'The birth of Scorpion': Mortal Kombat star goes behind iconic character's vengeful origins
Two words sent the cast and crew of Mortal Kombat into a frenzy.
The reaction came as a surprise to Hiroyuki Sanada, the lauded Japanese actor of stage and screen, known for roles like The Fool in a U.K. production of King Lear, the "Immortal" in Kirito No Séngyo, the titular Twilight Samurai, and parts in The Wolverine and HBO's Westworld. "I never played a [Mortal Kombat] game before," he admits to EW while taking a break from his latest cinematic venture, the star-studded Bullet Train. But for his role as Scorpion, an iconic fighter from this mythos, perhaps the most iconic, he "researched the character and his history" for some added perspective.
Even then, he was unprepared for the impact a seemingly fleeting turn of phrase would have on his colleagues. "He has two famous words, a punchline or something, that I really enjoyed," Sanada says. Those would be "Come here!" the phrase Scorpion often shouts across the Mortal Kombat games as his piercing whip launches and hooks onto an opponent. Sometimes he substitutes "Get over here!"
"When I performed that signature move with the words in the rehearsal on set for the first time, I had a great reaction from the cast and crew," Sanada recalls. "They said, 'Yeah! I've waited for this moment.' Then I realized how popular this move is."
The first trailer for Mortal Kombat, directed by Simon McQuoid, drops later today, at which time fans will be able to see Sanada, a skilled martial artist, in action as Scorpion. But until then, EW can reveal an exclusive still image of the man once known as Hanzo Hasashi before transforming into a vicious spirit of vengeance. "This was my first time playing a famous game character," the actor says. "Everyone knows his weapons and style. So, I felt a lot of pressure."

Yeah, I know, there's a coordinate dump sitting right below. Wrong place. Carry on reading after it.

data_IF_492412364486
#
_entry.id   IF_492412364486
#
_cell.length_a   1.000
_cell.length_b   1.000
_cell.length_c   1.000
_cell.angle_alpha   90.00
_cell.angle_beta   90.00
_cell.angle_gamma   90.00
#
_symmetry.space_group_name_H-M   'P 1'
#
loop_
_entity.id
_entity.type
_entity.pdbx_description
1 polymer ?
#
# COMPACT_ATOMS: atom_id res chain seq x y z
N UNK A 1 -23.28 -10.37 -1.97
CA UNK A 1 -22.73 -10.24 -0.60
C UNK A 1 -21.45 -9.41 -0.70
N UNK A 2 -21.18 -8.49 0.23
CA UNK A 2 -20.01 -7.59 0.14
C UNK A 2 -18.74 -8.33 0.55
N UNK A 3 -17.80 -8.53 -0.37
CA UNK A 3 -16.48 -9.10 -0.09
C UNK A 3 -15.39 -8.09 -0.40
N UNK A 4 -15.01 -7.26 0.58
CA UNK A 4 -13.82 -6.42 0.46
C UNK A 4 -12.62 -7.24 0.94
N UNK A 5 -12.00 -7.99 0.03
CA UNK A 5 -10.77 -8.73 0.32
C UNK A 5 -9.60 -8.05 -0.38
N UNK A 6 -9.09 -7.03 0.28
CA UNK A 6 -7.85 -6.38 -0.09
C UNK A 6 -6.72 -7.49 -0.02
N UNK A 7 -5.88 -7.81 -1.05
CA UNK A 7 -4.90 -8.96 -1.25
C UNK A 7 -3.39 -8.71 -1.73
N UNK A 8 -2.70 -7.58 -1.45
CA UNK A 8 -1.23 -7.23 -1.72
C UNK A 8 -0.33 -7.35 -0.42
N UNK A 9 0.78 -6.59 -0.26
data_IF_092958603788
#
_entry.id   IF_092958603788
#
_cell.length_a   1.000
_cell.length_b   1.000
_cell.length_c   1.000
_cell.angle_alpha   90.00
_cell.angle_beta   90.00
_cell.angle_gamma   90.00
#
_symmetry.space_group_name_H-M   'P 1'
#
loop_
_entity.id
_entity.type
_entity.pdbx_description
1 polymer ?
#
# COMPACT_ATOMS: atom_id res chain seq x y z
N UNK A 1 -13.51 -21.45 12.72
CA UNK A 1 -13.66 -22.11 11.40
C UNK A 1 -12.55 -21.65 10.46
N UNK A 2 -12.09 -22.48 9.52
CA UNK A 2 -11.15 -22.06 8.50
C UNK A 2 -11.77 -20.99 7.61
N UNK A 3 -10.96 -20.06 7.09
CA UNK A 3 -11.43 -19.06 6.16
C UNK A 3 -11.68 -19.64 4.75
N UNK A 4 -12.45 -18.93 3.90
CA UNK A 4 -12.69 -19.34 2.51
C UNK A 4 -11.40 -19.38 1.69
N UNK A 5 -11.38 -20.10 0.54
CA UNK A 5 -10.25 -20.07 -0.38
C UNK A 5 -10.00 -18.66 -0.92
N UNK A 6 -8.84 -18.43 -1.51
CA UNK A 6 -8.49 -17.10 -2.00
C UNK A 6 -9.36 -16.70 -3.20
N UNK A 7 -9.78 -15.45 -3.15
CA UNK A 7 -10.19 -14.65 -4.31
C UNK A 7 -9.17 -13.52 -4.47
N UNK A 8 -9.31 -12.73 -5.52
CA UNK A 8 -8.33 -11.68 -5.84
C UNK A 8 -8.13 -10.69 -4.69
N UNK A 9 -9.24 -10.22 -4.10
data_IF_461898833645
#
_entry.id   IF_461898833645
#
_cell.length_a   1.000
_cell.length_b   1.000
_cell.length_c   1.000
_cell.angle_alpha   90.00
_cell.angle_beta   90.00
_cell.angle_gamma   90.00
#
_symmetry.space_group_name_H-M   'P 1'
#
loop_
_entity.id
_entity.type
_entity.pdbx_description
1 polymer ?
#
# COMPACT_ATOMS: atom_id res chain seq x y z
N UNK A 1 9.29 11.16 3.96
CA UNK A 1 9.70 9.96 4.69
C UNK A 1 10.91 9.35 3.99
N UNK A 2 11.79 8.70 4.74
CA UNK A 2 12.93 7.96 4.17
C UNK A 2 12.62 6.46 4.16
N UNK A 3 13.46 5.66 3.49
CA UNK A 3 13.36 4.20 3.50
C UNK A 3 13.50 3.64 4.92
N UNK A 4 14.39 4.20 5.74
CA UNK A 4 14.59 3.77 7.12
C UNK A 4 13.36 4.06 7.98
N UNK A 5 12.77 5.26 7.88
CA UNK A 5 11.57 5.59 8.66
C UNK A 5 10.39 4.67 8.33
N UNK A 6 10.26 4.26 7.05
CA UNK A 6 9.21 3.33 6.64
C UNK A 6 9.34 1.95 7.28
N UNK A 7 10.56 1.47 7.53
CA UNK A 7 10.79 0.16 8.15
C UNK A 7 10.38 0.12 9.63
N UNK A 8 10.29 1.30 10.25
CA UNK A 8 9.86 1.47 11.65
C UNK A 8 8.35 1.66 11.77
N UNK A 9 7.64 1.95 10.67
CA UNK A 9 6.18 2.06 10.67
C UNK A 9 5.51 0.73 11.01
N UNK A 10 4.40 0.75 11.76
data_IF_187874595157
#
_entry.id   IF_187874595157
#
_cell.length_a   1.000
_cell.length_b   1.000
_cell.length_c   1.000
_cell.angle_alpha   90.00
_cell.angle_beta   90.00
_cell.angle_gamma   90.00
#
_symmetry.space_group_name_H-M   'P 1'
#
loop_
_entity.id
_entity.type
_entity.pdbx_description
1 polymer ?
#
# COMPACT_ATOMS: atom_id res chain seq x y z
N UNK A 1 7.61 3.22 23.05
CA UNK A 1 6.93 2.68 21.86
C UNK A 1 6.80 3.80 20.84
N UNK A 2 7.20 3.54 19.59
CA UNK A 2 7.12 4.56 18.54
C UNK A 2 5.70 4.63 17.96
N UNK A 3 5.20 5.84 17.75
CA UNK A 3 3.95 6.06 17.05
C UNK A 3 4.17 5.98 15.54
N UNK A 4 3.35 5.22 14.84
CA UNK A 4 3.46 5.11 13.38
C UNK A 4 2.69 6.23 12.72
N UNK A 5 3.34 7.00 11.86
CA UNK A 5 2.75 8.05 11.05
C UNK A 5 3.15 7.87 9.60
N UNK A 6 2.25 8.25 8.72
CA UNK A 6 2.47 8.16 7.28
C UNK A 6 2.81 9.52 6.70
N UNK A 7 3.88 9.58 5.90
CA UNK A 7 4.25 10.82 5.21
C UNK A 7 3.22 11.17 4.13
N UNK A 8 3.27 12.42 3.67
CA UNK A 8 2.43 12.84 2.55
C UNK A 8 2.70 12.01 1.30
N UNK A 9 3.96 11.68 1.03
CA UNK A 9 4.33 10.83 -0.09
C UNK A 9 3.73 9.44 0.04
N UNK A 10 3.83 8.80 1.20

The film is, in part, about "the birth of Scorpion," McQuoid says. The opening sequence goes back to feudal Japan where Hanzo is set upon by Bi-Han (Joe Taslim) in what is the latest move between two warring clans. It's at that moment Hanzo crafts his signature weapon: he takes the kunai blade his wife uses to tend the garden, fashions it to the tip of a whip, and unleashes hell. Sanada may not be as versed in gamer-speak, but, as someone who's been training in physical movement since he was 13 years old — martial arts, dance, singing, stunts — he strove to make the opening sequence feel authentic to Japanese culture.
"I discussed the fighting style with the choreographer and the stunt team and just jumped into rehearsal," he says. "I tried to create an original style. Since Hanzo Hasashi is a character of Japanese descent, I tried to make authentic movements."
It won't be centuries later in the timeline of the film, in the present day, until Hanzo re-emerges, this time with supernatural powers as the fully realized Scorpion from the games — and with him comes another varied fighting style to the character we first meet in the film's opening minutes. Sanada saw the transformation as "a very tasty role for an actor: family man changed to fighting machine." He likes to think of Mortal Kombat as a whole as "a family drama with excitingly brutal fighting." It was this mix between drama and action, two of his long-time loves, that sold Sanada on the part. "Each fight has a reason with the emotion," he says. "The audience can understand why he's fighting, what he's thinking during the fight."
To be clear, the needs of Mortal Kombat weren't as physically demanding for Sanada as his film roles in the '80s. (Samurai Reincarnation, Legend of the Eight Samurai, Sure Death Revenge, etc.) He said as much. "But this is more demanding than any movie I shot in the last 15 years," he adds. "I think."
Mortal Kombat will premiere in theaters through Warner Bros. Pictures and stream for 31 days on HBO Max starting April 16.
Quotes from Hiroyuki Sanada have been edited and condensed for clarity.